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A Glimpse into the Laborious Life of Agariyas in the Runn of Kutch

Working in brutal heat to fight for the purpose of little pay. Harvesting the whitest salt and making the desert its shelter is their obsolete truth; Yes! This is the story of Agariyas who play a major role in the Runn of Kutch in Gujarat. Surviving a livelihood of virtual non-identity and agreeing to move on with poorly paid labour, Agariyas have accepted their fate of laborious life. Commonly named as the salt farmers, the Thar Desert have accommodated this diligent group since yesteryears.

The Rann of Kutch is essentially a white sailcloth. Apparently never-ending and bizarre, the dazzling allure of the one and only place is undoubtedly notable. Decades ago, this desert was submerged in sea up till a major earthquake converted it into a glittering land of stark where the salt farmers are constantly extracting salts since centuries. The Runn of Kutch is engulfed in sea water during the monsoon months and finally in the month of October, the sea water starts to abate. It’s the peak time when the Agariyas excavate deep into the saltier groundwater to surge out the brine. What’s the purpose of digging the brine that resides 40 feet deep below the crust? Precisely, this highly saline lake of brine is what that upkeeps the economy of the landscape.

After the brine is gushed out and put in the square pans, the natural process of evaporation begins that forms the white raw salt. Ideally, the procedure of getting the salt pans ready is no less than to be in deep water. The workers, with the bare feet, flatten the earth level to make sure that the soil is packed tightly and no brine permeates from it.

The harvesting is done in the salt paddocks during the winter season when the brine converts its color into silvery white raw salt. Usually, they start early in the morning at 7 am in order to stay away from the unbearable sun’s heat. Undoubtedly, the Agariyas are brave enough to ever-grow in the sweltering 40 degrees whereas they also remain unaffected with the 4-degree temperature at night for nearly six to seven months residing in shacks.

After the formation of first layer of salt, heavy wooden racks are used to drag them which are locally named as gantaras. In addition, they rake the salt ceaselessly to transform them into smaller particles. The processed salt is far more different from the marine salt and locally, it is given the name ‘Badagraa’. It is estimated that approximately 12-15 tonnes of salt is gathered every 15 days to get transported to factories and companies worldwide.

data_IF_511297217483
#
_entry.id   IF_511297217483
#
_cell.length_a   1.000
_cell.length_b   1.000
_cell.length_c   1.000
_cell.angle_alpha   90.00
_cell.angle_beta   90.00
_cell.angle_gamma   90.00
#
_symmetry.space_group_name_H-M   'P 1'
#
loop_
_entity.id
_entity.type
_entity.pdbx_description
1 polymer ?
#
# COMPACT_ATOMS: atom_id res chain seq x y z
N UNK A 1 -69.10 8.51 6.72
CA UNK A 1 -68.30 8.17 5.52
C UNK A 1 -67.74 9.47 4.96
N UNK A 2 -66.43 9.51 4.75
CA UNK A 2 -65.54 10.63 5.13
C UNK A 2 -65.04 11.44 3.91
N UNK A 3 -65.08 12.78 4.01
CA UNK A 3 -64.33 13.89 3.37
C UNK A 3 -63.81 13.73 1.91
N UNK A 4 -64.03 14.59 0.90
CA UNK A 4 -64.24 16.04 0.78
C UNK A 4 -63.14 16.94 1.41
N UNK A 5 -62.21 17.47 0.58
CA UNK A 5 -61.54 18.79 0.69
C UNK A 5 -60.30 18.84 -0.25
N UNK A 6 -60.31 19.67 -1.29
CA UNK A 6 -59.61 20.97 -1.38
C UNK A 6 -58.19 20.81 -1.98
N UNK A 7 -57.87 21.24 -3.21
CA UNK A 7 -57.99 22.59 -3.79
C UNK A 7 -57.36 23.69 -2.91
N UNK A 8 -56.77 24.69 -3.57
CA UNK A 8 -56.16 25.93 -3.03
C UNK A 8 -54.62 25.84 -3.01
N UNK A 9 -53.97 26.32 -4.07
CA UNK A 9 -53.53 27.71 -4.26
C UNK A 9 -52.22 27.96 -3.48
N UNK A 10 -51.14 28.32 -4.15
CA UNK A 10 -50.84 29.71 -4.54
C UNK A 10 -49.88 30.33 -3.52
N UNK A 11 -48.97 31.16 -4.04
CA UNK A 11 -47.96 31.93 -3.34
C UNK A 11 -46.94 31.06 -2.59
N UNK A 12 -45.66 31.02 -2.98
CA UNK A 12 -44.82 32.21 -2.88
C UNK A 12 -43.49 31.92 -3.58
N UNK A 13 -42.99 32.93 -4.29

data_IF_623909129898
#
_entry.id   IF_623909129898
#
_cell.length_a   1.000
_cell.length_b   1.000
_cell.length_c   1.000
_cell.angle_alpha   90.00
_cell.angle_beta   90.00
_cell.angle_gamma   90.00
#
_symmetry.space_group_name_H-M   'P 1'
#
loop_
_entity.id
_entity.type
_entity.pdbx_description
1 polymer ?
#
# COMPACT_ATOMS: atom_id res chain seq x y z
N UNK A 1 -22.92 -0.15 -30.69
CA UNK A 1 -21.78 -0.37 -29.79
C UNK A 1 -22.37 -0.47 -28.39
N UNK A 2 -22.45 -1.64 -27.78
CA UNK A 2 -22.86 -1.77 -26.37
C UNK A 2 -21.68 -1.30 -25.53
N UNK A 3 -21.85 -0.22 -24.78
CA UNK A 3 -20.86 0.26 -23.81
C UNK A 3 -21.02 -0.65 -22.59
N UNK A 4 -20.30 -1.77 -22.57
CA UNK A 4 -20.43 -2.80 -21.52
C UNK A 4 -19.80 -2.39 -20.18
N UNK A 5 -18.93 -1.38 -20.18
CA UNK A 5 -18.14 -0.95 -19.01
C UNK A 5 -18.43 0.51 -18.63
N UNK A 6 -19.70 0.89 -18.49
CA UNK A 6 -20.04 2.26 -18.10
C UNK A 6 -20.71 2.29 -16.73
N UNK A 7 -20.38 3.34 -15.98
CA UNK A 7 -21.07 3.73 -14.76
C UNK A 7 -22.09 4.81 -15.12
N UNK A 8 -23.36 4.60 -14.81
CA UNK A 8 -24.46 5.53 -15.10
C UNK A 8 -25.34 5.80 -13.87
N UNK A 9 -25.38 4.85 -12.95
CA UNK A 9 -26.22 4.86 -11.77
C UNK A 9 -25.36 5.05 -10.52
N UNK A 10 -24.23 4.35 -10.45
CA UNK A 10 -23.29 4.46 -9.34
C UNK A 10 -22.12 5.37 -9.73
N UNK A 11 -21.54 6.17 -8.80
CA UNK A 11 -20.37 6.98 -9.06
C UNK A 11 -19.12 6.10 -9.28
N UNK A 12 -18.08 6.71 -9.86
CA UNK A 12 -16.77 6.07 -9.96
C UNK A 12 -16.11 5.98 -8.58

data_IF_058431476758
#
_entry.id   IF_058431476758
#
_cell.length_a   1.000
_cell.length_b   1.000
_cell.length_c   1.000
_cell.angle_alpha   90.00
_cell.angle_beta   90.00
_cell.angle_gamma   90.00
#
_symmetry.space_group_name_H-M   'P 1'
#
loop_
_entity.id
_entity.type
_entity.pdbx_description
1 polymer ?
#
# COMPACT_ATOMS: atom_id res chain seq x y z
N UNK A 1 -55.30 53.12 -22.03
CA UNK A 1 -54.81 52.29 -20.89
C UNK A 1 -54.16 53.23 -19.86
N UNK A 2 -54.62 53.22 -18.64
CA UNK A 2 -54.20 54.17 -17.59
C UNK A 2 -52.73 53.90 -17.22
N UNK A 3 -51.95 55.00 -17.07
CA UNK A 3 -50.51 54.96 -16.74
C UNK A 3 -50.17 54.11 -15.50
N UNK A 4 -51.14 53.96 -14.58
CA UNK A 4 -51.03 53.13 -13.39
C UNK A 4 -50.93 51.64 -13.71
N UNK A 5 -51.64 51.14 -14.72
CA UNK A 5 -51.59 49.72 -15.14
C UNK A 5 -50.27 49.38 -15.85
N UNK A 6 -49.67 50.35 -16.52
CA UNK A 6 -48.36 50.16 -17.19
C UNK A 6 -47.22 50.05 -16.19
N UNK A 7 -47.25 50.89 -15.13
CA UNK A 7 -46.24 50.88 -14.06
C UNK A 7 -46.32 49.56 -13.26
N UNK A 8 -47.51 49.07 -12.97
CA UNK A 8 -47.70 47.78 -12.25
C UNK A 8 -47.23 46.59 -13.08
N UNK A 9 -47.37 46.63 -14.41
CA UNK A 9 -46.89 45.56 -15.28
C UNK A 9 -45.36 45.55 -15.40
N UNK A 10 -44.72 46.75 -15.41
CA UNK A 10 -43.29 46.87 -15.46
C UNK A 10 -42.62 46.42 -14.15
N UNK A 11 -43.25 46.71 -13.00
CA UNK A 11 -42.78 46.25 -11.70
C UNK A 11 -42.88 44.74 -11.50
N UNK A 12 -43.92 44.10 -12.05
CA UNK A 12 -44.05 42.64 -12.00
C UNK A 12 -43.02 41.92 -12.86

After the completion of the harvesting process, the Agariya families pack their bags and return to their villages in and around the Rann. Later, with the advent of monsoons, the salt meadows get washed away, transforming themselves into sea. After four months, the farmers return back to their destined land and start the journey all over again.

Their strenuous work bring them no profits as they earn a sum of Rs. 60 per ton whereas the domestic salt cost Rs.5500. Earning a penny and living for years with exposure to the crystalized raw salt, the farmers become prone to myriad skin ailments, tuberculosis, life-threatening eye problems as well as abnormal thin legs. Living beyond the age of 60, they die in extreme poverty and poor health. Finding shelters in the barren desert, the Agariyas find impossible to escape their ever-emerging journey of living in dire circumstances.

In order to address the livelihood issues of the women salt farmers, SEWA, introduced by Ela Bhatt in 1972 has been working since centuries. The organization took its form by organizing meetings to discuss on matters comprising child care and nutrition. It also brought bachat mandals to impart technical training to farmers. In 2012, SEWA made a major change by introducing solar pumps to cut down the production costs as well as bring a clean energy method. By collaborating with Jaypee Solar, the organization installed solar panels. Till today, SEWA by addressing the crisis of Agariyas is continuously striving to bring them out of the troubled waters.

It cannot be denied that Agariyas are passionate and hardworking. They have indeed fallen for their simple life and would never ever give up on salt production in the mighty deserts of Runn of Kutch. SEWA’s efforts of installing solar energy would at least bring them closer to supportable livelihood.

If you desire to get a glimpse of the salt farming in the mesmerizing Rann of Kutch, you can choose/compare your fares in different websites like CheapOair, Fare Buzz or Google Flights and fly into the majestic Rann of Kutch to understand the natural process of salt farming and get a sneak peak of the journey of Agariyas.

You can also bring some salts with you for a better memory for which no one will stop you.

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